1 June 1992 Photosensitized inactivation of infectious agents for sterilization of red blood cell concentrates and whole blood
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Proceedings Volume 1650, Medical Lasers and Systems; (1992) https://doi.org/10.1117/12.137507
Event: OE/LASE '92, 1992, Los Angeles, CA, United States
More than 10 million units of human blood components are transfused annually in the United States. Although donor screening and testing have greatly lowered the risk of transmission of viral and protozoan infectious agents, additional sterilization procedures which also preserve blood component function would be of significant value. Use of visible-light-range photosensitizers for sterilization of red blood cells is currently being aggressively investigated in laboratory-scale optical-mechanical systems. Both the photochemical sterilization process and the optical-mechanical system must operate without introducing significant alteration in the properties of the red cells. With successful demonstration of the efficacy and safety of these sterilization techniques, implementation in the blood bank setting will require scale-up to optical-mechanical systems capable of handling approximately 50,000 units daily in 500 - 1,000 blood banks in the United States.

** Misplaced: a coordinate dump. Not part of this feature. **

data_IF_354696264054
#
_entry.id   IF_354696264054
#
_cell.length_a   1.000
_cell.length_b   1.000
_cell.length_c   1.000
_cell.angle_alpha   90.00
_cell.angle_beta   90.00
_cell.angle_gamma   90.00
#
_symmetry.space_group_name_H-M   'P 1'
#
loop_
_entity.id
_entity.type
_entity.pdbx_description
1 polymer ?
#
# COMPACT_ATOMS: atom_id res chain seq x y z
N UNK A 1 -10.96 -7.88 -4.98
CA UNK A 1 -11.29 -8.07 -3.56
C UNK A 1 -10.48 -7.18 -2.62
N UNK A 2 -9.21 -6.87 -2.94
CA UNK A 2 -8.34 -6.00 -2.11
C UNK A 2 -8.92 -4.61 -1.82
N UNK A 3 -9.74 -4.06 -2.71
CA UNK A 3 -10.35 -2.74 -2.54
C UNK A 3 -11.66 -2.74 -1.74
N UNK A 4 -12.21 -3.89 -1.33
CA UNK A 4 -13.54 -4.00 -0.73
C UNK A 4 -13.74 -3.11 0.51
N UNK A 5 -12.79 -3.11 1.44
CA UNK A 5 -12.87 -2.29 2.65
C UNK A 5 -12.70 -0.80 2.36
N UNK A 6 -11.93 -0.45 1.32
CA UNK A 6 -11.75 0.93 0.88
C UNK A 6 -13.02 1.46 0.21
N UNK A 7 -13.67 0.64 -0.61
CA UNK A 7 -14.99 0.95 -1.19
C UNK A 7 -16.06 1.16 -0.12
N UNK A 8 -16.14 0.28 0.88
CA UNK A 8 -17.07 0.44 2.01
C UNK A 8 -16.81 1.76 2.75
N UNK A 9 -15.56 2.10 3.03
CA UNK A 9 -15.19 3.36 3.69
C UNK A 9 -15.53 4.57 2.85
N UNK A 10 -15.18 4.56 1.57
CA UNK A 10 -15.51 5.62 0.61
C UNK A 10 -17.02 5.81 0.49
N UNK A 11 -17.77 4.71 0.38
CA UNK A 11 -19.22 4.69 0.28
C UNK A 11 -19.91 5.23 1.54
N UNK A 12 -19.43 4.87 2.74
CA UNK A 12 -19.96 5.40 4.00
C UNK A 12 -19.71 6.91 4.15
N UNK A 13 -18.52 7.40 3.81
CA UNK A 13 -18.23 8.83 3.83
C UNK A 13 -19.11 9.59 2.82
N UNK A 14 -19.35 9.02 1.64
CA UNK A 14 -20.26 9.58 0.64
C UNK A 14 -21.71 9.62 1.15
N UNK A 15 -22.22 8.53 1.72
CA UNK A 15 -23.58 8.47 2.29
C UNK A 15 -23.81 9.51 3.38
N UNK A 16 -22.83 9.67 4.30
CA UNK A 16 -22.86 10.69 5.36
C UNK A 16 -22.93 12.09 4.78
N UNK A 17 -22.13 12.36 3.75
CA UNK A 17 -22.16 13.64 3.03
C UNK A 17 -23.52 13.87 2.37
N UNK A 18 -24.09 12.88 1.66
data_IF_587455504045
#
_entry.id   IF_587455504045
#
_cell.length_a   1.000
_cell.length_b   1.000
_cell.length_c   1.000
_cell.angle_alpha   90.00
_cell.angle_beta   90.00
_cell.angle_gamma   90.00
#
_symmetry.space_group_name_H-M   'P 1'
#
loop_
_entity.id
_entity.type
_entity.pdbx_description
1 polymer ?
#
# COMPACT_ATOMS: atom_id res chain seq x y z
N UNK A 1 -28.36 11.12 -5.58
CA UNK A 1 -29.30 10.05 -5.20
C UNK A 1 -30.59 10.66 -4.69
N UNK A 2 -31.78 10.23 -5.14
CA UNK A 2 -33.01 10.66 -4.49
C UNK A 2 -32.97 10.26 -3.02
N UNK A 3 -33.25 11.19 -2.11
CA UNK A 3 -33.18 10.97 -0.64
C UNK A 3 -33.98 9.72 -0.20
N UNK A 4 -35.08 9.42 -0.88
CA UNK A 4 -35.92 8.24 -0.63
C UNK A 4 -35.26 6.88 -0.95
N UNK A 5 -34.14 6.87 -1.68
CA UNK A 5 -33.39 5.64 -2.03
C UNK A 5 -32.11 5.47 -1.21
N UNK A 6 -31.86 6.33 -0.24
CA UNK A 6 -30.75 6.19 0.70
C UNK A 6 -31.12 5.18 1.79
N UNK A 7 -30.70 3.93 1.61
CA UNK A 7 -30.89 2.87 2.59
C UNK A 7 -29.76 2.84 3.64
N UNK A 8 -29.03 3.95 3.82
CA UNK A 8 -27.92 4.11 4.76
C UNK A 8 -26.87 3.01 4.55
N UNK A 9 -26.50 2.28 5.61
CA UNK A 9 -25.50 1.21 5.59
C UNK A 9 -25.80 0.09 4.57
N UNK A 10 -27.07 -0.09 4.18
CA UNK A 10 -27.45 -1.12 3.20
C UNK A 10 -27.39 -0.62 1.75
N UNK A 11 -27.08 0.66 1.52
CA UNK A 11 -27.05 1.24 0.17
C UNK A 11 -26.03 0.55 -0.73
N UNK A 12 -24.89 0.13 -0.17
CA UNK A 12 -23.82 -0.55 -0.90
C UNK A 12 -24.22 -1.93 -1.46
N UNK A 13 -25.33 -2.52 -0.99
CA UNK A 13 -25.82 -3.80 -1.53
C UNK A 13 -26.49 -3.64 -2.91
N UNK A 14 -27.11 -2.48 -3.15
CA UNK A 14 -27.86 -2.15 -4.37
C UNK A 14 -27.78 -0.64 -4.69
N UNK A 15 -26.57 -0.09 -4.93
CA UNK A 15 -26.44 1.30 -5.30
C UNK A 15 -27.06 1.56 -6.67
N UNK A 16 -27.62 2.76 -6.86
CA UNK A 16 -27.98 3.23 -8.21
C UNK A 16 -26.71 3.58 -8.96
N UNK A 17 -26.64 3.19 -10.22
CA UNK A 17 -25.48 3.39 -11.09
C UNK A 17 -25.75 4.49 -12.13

© (1992) COPYRIGHT Society of Photo-Optical Instrumentation Engineers (SPIE). Downloading of the abstract is permitted for personal use only.
Millard M. Judy, Millard M. Judy, James Lester Matthews, James Lester Matthews, Franklin M. Sogandares-Bernal, Franklin M. Sogandares-Bernal, Joseph T. Newman, Joseph T. Newman, Tran C. Chanh, Tran C. Chanh, Alain J. Marengo-Rowe, Alain J. Marengo-Rowe, } "Photosensitized inactivation of infectious agents for sterilization of red blood cell concentrates and whole blood", Proc. SPIE 1650, Medical Lasers and Systems, (1 June 1992); doi: 10.1117/12.137507; https://doi.org/10.1117/12.137507

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